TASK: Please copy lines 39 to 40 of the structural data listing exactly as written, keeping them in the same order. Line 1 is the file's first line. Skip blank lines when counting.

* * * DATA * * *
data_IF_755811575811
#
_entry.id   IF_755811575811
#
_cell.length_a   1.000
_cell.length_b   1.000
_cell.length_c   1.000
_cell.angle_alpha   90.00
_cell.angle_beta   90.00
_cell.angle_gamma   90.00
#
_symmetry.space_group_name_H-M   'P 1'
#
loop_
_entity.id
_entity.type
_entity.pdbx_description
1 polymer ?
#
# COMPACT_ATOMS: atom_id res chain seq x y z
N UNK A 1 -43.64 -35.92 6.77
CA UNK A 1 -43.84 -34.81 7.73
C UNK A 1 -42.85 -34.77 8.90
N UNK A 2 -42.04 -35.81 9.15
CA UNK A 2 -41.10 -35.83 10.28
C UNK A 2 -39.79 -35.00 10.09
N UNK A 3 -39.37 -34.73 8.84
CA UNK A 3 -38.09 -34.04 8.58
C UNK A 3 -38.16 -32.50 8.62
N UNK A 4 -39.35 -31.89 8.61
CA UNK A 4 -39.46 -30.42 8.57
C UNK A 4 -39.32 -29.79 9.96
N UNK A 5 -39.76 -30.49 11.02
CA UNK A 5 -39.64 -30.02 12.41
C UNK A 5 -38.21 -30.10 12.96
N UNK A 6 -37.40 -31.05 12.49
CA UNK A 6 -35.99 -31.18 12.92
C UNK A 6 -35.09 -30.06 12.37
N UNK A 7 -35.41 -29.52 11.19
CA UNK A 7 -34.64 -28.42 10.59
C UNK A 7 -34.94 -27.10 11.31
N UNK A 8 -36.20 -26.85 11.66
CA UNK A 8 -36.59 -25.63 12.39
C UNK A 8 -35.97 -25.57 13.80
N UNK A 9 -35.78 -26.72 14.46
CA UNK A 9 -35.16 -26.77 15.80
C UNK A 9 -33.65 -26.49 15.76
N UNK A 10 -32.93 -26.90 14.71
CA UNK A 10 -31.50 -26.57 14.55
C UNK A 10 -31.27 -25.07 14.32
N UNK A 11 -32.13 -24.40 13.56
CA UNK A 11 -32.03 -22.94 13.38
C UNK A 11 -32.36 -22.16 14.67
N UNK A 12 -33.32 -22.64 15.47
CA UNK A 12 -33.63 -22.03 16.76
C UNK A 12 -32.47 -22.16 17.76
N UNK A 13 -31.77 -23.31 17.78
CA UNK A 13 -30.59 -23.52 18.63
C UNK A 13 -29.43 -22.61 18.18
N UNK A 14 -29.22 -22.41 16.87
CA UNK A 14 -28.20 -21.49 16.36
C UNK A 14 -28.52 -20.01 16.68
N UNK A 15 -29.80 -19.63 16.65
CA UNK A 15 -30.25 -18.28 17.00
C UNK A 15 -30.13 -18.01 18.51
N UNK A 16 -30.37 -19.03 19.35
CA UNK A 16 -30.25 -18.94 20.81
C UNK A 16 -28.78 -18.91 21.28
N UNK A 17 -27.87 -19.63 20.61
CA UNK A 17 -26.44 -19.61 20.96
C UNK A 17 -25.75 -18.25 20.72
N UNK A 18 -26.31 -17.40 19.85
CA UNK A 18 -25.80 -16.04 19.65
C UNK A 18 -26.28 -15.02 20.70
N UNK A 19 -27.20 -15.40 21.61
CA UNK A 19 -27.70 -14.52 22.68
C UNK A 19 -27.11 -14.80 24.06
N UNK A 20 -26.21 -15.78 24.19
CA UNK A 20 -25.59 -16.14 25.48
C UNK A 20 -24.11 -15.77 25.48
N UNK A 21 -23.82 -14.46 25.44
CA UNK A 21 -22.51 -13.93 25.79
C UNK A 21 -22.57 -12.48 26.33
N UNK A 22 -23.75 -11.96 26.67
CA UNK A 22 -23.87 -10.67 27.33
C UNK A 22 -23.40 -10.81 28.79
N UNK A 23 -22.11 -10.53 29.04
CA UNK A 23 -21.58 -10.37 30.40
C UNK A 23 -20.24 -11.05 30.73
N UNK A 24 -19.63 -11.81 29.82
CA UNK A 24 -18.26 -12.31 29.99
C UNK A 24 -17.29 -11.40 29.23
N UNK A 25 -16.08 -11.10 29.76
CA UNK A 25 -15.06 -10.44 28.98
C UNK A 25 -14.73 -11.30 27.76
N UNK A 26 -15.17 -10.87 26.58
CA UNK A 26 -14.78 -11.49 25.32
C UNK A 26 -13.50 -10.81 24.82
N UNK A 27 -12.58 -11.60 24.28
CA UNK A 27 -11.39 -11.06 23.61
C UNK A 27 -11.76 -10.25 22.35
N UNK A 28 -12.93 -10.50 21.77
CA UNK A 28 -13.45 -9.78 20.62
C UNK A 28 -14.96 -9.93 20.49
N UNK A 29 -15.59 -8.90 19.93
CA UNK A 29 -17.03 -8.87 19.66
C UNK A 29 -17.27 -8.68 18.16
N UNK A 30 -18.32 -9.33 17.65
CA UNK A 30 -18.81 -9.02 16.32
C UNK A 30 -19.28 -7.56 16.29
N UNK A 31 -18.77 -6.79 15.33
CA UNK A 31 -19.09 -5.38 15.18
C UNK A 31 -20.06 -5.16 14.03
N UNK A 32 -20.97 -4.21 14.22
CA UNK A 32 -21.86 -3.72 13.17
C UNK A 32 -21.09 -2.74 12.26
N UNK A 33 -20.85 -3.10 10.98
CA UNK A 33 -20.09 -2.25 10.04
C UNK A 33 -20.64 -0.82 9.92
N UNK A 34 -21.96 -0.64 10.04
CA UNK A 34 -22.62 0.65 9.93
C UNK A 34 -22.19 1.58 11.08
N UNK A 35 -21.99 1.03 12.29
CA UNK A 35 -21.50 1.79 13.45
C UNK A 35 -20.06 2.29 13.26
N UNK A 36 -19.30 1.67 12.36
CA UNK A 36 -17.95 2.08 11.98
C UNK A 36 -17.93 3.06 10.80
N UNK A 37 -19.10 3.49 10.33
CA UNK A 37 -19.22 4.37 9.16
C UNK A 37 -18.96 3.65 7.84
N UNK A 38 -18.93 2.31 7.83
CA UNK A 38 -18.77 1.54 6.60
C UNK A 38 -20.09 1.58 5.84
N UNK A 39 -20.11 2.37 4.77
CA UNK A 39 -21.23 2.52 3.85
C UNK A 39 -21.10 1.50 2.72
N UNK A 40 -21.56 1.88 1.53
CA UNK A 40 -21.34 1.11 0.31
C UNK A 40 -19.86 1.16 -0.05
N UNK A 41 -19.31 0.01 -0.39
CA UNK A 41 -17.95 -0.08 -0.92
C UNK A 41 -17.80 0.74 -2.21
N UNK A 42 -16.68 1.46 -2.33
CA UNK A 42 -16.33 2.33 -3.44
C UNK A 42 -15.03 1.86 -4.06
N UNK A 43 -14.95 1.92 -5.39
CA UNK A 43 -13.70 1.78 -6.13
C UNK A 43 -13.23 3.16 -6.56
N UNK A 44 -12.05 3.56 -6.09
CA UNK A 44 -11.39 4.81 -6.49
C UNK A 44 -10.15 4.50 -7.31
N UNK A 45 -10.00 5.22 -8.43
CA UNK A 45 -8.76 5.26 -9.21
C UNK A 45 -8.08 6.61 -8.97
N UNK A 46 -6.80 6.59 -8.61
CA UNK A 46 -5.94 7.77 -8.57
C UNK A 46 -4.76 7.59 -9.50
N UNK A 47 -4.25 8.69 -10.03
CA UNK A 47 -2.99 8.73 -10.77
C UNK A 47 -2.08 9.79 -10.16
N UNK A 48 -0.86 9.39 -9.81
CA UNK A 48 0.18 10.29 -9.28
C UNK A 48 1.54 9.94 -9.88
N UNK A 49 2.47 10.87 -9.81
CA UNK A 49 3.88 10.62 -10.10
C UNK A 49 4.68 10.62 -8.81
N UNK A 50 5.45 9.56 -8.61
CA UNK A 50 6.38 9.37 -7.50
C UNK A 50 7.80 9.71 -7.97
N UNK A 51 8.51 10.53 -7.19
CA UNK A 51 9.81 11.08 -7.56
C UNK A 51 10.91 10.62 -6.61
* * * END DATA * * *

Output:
N UNK A 7 -35.41 -29.52 11.19
CA UNK A 7 -34.64 -28.42 10.59